In addition to decreasing the number of round trips associated with EAP authentication, FILS enables IP address assignment to be piggybacked onto the FILS exchange. This means that authentication, four-way handshake, association, and higher-layer setup, including IP address assignment, are completed in two round-trip signaling messages, as shown in Figure 10.

FILS EAP enhancements are primarily applicable where the target access point cannot establish new keys with the Wi-Fi device without completing an EAP exchange. The applicability of such in a service provider Wi-Fi environment may therefore be limited to use cases that look at supporting enhanced mobility between autonomous Wi-Fi access points, for example in a residential environment, or in a multivendor WLC environment where IEEE 802.11r FT may not be supported when roaming between multivendor access points.

Table 5. FILS Signaling Scaling

FILS Signaling Scaling

0

SIM card exchanges

1

AAA exchanges between WLC and EAP server and intermediate proxies

0

EAP-SIM exchanges between smartphone and EAP server

2

Additional request/response exchanges (authentication, association, EAPOL...)

0

HLR queries

Service Provider Wi-Fi Approaches to Manage Signaling Exchange Scaling

The previous section described the wide variety of techniques that can be used within the Wi-Fi network to reduce the amount of signaling generated as service provider Wi-Fi users attach to the network and/or roam between service provider Wi-Fi access points. This section looks at additional techniques that can be used within the service provider Wi-Fi network to manage the resulting signaling exchange scaling.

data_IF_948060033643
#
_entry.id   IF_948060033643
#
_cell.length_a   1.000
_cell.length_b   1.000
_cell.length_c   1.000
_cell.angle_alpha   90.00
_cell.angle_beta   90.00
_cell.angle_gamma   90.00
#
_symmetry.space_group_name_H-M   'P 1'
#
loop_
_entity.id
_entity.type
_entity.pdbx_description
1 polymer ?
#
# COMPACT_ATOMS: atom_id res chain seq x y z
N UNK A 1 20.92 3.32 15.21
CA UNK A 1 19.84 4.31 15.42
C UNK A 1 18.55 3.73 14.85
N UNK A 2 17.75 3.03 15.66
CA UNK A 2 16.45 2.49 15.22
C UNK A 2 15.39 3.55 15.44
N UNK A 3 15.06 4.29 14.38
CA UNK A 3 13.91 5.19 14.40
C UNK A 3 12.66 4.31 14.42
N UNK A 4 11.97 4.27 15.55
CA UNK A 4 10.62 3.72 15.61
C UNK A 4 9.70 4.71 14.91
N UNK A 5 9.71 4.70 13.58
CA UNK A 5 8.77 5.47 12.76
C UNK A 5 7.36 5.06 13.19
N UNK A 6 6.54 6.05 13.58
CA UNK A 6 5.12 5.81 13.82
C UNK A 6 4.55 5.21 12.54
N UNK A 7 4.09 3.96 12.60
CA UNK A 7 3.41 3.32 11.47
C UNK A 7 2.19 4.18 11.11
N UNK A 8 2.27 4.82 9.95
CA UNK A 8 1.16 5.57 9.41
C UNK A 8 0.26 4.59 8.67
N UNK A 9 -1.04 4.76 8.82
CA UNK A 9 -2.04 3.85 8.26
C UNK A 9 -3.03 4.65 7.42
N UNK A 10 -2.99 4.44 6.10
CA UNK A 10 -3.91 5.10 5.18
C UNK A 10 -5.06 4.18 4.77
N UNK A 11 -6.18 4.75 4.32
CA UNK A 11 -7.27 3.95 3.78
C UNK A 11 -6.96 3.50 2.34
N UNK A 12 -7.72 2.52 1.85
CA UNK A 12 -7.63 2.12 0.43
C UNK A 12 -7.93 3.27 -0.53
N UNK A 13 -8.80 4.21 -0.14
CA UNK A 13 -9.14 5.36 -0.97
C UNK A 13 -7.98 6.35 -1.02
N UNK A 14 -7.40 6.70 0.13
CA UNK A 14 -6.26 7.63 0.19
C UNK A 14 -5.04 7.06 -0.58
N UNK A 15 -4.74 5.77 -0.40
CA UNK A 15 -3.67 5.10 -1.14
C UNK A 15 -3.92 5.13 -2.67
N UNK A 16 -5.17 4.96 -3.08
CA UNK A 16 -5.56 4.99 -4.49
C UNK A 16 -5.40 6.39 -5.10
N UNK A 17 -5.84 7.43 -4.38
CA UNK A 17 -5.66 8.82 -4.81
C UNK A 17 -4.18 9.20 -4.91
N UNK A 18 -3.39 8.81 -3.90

WLC Tools for Preventing Signaling Overload

In a controller-based service provider Wi-Fi network, the WLC can provide significant benefits in terms of scaling the signaling system. In particular, the techniques described in the previous section are typically realized by the WLC. For example, the Cisco WLC supports:

Opportunistic PMKID caching

Sticky key caching

Fast BSS transition

In addition to these standardized techniques, the WLC can provide rate limiting functionality, for example, to be able to handle a sudden influx of users. To address such use cases, the WLC can prevent such signaling overload by limiting the association rate for connecting Wi-Fi devices.